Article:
Like yourself Magic Fingers I was mainly a steam man and avoided Doxfords like the plague after the "North Sands" had a very bad crankcase explosion, that was one of the reasons why I went Foreign (besides the money paid in Dollars to a "special Account") a lot of the Tramp Companies were selling their steam tonnage for Doxford 4 cylinders and I went with one of the steam jobs as the handover Engineer and stayed, I did however work on a B&W which was my first walk in  crankcase job, she was pushing out 19,000hp, 9Cy in an O.B.O. called the "Har Addir" which I joined at the Botlek in Rotterdam and belonged to an Israeli Company on charter to Krupps, I have been with Skippers who had their shotguns on board to fire over the Taff Rail for a pastime but this vessel had a complete Armoury hidden away down her Duct Keel, I thought the boxes were spare ballast valves mind you it was in the early 70's and tensions were high in the Middle East.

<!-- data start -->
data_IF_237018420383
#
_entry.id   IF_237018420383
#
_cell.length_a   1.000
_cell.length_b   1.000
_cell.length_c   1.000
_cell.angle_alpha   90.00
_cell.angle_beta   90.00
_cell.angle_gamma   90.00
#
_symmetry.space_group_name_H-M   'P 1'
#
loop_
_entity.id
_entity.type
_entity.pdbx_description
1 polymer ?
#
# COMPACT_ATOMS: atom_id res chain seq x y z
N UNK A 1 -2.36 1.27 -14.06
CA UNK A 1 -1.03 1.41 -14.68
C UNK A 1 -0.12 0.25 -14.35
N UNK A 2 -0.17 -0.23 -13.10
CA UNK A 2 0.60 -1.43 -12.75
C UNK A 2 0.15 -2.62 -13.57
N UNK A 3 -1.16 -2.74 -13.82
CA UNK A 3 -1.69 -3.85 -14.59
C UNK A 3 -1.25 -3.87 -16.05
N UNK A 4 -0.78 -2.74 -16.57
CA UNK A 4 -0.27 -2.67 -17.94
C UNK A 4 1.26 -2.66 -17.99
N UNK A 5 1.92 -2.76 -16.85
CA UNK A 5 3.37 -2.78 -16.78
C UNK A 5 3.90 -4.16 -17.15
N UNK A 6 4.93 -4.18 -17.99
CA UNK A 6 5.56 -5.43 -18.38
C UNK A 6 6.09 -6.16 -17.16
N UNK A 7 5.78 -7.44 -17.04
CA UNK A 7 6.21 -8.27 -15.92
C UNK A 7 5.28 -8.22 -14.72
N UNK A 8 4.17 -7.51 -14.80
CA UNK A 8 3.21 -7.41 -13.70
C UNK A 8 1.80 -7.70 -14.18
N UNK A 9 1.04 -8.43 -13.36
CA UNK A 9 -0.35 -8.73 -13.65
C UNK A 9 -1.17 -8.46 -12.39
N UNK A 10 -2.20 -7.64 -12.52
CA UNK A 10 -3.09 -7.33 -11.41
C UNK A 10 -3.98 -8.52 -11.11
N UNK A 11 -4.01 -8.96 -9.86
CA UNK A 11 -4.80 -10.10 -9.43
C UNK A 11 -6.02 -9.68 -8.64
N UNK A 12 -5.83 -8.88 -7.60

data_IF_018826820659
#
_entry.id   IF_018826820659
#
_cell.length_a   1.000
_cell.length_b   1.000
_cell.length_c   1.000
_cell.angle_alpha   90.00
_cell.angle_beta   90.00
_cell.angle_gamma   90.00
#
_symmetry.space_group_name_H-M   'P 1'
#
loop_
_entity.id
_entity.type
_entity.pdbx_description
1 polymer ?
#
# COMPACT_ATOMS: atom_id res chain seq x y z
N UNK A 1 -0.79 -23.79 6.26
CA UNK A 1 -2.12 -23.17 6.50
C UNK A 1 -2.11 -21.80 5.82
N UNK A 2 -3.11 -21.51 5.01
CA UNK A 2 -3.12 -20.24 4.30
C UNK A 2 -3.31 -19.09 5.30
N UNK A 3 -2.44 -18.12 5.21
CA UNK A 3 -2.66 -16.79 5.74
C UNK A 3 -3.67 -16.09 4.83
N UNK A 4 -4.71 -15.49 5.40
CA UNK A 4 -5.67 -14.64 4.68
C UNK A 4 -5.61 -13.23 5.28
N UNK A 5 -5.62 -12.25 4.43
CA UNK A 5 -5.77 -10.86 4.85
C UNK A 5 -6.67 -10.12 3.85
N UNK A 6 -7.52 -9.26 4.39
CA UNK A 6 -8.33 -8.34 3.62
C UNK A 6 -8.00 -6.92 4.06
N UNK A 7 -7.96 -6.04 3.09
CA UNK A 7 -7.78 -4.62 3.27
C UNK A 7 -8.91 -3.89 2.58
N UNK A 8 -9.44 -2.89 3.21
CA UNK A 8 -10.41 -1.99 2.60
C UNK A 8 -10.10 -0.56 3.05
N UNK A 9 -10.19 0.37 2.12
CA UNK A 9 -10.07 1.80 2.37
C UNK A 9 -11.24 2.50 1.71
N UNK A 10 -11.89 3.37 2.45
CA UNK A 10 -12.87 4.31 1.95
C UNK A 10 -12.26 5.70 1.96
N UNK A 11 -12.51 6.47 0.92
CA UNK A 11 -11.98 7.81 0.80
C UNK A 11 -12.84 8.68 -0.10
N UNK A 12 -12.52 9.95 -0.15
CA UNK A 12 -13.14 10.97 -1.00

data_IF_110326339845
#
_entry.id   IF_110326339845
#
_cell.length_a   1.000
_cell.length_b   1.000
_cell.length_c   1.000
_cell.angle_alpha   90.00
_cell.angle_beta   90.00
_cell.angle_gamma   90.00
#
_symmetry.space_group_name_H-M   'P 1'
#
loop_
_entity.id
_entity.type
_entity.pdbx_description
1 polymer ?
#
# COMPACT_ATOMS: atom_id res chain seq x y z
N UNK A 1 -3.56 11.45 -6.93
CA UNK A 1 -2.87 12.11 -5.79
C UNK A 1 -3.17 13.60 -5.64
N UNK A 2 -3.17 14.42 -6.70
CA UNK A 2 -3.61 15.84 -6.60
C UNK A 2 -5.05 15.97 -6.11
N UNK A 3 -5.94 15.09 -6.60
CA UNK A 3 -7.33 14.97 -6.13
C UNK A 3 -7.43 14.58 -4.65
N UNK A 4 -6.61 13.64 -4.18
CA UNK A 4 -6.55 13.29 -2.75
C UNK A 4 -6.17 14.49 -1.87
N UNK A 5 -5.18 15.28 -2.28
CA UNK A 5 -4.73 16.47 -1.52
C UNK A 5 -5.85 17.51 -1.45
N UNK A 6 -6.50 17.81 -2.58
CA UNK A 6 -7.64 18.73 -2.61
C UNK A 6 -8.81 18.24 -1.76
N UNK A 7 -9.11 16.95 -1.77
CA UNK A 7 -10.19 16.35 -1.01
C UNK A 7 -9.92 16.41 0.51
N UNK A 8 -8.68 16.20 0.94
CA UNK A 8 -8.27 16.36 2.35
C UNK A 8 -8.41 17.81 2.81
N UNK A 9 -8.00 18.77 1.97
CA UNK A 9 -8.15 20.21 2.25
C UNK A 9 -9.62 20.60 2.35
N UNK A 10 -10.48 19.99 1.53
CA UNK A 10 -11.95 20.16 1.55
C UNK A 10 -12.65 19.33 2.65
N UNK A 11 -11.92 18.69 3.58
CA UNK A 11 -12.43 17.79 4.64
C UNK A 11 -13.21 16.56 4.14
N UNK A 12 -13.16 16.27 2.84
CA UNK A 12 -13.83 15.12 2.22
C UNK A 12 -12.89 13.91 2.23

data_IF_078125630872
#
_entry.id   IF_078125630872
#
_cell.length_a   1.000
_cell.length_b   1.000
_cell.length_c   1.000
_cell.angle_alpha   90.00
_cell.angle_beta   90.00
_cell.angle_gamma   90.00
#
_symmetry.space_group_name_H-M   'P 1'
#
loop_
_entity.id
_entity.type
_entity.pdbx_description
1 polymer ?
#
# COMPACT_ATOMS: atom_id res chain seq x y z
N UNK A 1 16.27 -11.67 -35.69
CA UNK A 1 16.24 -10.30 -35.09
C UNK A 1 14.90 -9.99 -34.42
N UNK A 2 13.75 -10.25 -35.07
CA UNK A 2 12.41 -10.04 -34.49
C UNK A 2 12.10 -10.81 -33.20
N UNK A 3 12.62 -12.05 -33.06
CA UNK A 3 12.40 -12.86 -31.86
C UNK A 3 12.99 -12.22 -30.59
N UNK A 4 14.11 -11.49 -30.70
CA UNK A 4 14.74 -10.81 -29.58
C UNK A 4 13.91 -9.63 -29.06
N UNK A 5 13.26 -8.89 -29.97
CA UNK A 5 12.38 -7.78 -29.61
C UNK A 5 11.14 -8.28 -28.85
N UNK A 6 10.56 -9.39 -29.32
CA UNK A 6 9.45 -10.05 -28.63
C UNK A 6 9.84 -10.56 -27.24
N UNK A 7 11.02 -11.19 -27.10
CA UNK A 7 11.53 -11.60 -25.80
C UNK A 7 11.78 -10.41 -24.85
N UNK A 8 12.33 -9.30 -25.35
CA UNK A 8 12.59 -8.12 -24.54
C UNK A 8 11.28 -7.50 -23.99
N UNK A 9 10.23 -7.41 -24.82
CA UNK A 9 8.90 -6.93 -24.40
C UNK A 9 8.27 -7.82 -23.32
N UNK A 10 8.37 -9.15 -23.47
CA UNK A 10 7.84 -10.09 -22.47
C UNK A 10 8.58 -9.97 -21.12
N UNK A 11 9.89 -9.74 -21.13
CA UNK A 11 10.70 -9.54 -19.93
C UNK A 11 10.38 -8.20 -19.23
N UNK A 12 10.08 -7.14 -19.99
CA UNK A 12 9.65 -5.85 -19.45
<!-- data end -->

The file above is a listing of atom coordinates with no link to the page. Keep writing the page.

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Post Options Post Options   Thanks (0) Thanks(0)   Quote tramontana Quote  Post ReplyReply Direct Link To This Post Posted: 17 November 2007 at 4:57pm